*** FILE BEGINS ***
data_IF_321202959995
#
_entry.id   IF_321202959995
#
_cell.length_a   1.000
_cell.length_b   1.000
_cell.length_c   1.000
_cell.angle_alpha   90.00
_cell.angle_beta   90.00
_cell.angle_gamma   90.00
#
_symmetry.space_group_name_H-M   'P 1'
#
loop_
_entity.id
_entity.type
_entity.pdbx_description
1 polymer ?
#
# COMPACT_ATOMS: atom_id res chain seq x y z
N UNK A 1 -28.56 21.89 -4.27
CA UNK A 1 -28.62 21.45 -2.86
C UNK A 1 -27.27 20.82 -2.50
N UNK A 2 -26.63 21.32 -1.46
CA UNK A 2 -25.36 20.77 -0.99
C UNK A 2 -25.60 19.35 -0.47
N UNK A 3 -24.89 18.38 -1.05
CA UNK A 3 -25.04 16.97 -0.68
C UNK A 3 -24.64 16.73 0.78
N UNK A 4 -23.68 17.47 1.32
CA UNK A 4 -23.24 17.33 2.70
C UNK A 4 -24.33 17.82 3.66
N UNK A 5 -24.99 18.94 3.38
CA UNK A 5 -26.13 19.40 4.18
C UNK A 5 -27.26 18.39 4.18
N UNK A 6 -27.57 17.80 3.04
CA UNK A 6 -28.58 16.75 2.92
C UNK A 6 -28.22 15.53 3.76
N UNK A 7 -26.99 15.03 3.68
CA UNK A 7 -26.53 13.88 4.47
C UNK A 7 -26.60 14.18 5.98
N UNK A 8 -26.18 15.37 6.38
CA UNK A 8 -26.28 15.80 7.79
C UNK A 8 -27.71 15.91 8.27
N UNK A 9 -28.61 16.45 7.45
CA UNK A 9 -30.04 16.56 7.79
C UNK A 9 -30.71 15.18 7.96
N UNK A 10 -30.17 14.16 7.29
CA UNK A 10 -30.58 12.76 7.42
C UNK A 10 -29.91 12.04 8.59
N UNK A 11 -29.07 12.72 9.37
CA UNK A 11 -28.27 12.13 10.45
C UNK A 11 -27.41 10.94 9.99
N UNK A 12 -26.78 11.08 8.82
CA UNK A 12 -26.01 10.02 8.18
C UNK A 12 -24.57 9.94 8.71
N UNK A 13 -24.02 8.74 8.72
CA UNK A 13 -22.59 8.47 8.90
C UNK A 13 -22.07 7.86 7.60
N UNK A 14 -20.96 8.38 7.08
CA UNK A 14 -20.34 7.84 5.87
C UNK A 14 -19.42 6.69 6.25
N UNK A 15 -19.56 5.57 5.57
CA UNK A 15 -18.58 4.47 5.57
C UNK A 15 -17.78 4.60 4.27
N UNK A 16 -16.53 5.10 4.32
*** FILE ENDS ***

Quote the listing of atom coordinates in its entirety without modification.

data_IF_321202959995
#
_entry.id   IF_321202959995
#
_cell.length_a   1.000
_cell.length_b   1.000
_cell.length_c   1.000
_cell.angle_alpha   90.00
_cell.angle_beta   90.00
_cell.angle_gamma   90.00
#
_symmetry.space_group_name_H-M   'P 1'
#
loop_
_entity.id
_entity.type
_entity.pdbx_description
1 polymer ?
#
# COMPACT_ATOMS: atom_id res chain seq x y z
N UNK A 1 -28.56 21.89 -4.27
CA UNK A 1 -28.62 21.45 -2.86
C UNK A 1 -27.27 20.82 -2.50
N UNK A 2 -26.63 21.32 -1.46
CA UNK A 2 -25.36 20.77 -0.99
C UNK A 2 -25.60 19.35 -0.47
N UNK A 3 -24.89 18.38 -1.05
CA UNK A 3 -25.04 16.97 -0.68
C UNK A 3 -24.64 16.73 0.78
N UNK A 4 -23.68 17.47 1.32
CA UNK A 4 -23.24 17.33 2.70
C UNK A 4 -24.33 17.82 3.66
N UNK A 5 -24.99 18.94 3.38
CA UNK A 5 -26.13 19.40 4.18
C UNK A 5 -27.26 18.39 4.18
N UNK A 6 -27.57 17.80 3.04
CA UNK A 6 -28.58 16.75 2.92
C UNK A 6 -28.22 15.53 3.76
N UNK A 7 -26.99 15.03 3.68
CA UNK A 7 -26.53 13.88 4.47
C UNK A 7 -26.60 14.18 5.98
N UNK A 8 -26.18 15.37 6.38
CA UNK A 8 -26.28 15.80 7.79
C UNK A 8 -27.71 15.91 8.27
N UNK A 9 -28.61 16.45 7.45
CA UNK A 9 -30.04 16.56 7.79
C UNK A 9 -30.71 15.18 7.96
N UNK A 10 -30.17 14.16 7.29
CA UNK A 10 -30.58 12.76 7.42
C UNK A 10 -29.91 12.04 8.59
N UNK A 11 -29.07 12.72 9.37
CA UNK A 11 -28.27 12.13 10.45
C UNK A 11 -27.41 10.94 9.99
N UNK A 12 -26.78 11.08 8.82
CA UNK A 12 -26.01 10.02 8.18
C UNK A 12 -24.57 9.94 8.71
N UNK A 13 -24.02 8.74 8.72
CA UNK A 13 -22.59 8.47 8.90
C UNK A 13 -22.07 7.86 7.60
N UNK A 14 -20.96 8.38 7.08
CA UNK A 14 -20.34 7.84 5.87
C UNK A 14 -19.42 6.69 6.25
N UNK A 15 -19.56 5.57 5.57
CA UNK A 15 -18.58 4.47 5.57
C UNK A 15 -17.78 4.60 4.27
N UNK A 16 -16.53 5.10 4.32